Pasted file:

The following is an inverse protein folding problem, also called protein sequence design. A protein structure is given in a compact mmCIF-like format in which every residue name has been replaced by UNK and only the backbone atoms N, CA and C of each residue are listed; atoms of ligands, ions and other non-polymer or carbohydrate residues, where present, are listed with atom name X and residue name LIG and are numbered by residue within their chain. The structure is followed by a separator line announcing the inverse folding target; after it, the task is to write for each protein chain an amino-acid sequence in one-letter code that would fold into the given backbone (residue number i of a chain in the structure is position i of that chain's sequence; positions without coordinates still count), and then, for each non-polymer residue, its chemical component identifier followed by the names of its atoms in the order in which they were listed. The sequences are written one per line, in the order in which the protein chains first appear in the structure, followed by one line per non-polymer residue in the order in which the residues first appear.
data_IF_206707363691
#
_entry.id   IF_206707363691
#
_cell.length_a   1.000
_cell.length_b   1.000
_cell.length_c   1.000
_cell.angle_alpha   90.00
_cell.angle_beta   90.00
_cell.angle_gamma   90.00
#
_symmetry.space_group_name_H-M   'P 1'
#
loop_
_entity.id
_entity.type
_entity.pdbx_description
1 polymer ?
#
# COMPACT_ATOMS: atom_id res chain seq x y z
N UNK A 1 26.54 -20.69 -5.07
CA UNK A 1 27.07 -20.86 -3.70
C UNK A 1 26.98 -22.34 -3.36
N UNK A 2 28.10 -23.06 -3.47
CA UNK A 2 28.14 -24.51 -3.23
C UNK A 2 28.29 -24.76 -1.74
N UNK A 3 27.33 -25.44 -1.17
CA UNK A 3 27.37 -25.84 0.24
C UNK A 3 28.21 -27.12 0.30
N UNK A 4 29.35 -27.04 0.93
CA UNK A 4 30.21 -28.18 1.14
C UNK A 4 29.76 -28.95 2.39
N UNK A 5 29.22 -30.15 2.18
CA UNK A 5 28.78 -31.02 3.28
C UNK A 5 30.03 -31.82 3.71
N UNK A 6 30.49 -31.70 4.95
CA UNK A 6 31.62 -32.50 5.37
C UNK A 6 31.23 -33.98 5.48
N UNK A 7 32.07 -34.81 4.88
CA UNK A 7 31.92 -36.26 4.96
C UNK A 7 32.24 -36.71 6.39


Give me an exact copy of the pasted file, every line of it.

The following is an inverse protein folding problem, also called protein sequence design. A protein structure is given in a compact mmCIF-like format in which every residue name has been replaced by UNK and only the backbone atoms N, CA and C of each residue are listed; atoms of ligands, ions and other non-polymer or carbohydrate residues, where present, are listed with atom name X and residue name LIG and are numbered by residue within their chain. The structure is followed by a separator line announcing the inverse folding target; after it, the task is to write for each protein chain an amino-acid sequence in one-letter code that would fold into the given backbone (residue number i of a chain in the structure is position i of that chain's sequence; positions without coordinates still count), and then, for each non-polymer residue, its chemical component identifier followed by the names of its atoms in the order in which they were listed. The sequences are written one per line, in the order in which the protein chains first appear in the structure, followed by one line per non-polymer residue in the order in which the residues first appear.
data_IF_206707363691
#
_entry.id   IF_206707363691
#
_cell.length_a   1.000
_cell.length_b   1.000
_cell.length_c   1.000
_cell.angle_alpha   90.00
_cell.angle_beta   90.00
_cell.angle_gamma   90.00
#
_symmetry.space_group_name_H-M   'P 1'
#
loop_
_entity.id
_entity.type
_entity.pdbx_description
1 polymer ?
#
# COMPACT_ATOMS: atom_id res chain seq x y z
N UNK A 1 26.54 -20.69 -5.07
CA UNK A 1 27.07 -20.86 -3.70
C UNK A 1 26.98 -22.34 -3.36
N UNK A 2 28.10 -23.06 -3.47
CA UNK A 2 28.14 -24.51 -3.23
C UNK A 2 28.29 -24.76 -1.74
N UNK A 3 27.33 -25.44 -1.17
CA UNK A 3 27.37 -25.84 0.24
C UNK A 3 28.21 -27.12 0.30
N UNK A 4 29.35 -27.04 0.93
CA UNK A 4 30.21 -28.18 1.14
C UNK A 4 29.76 -28.95 2.39
N UNK A 5 29.22 -30.15 2.18
CA UNK A 5 28.78 -31.02 3.28
C UNK A 5 30.03 -31.82 3.71
N UNK A 6 30.49 -31.70 4.95
CA UNK A 6 31.62 -32.50 5.37
C UNK A 6 31.23 -33.98 5.48
N UNK A 7 32.07 -34.81 4.88
CA UNK A 7 31.92 -36.26 4.96
C UNK A 7 32.24 -36.71 6.39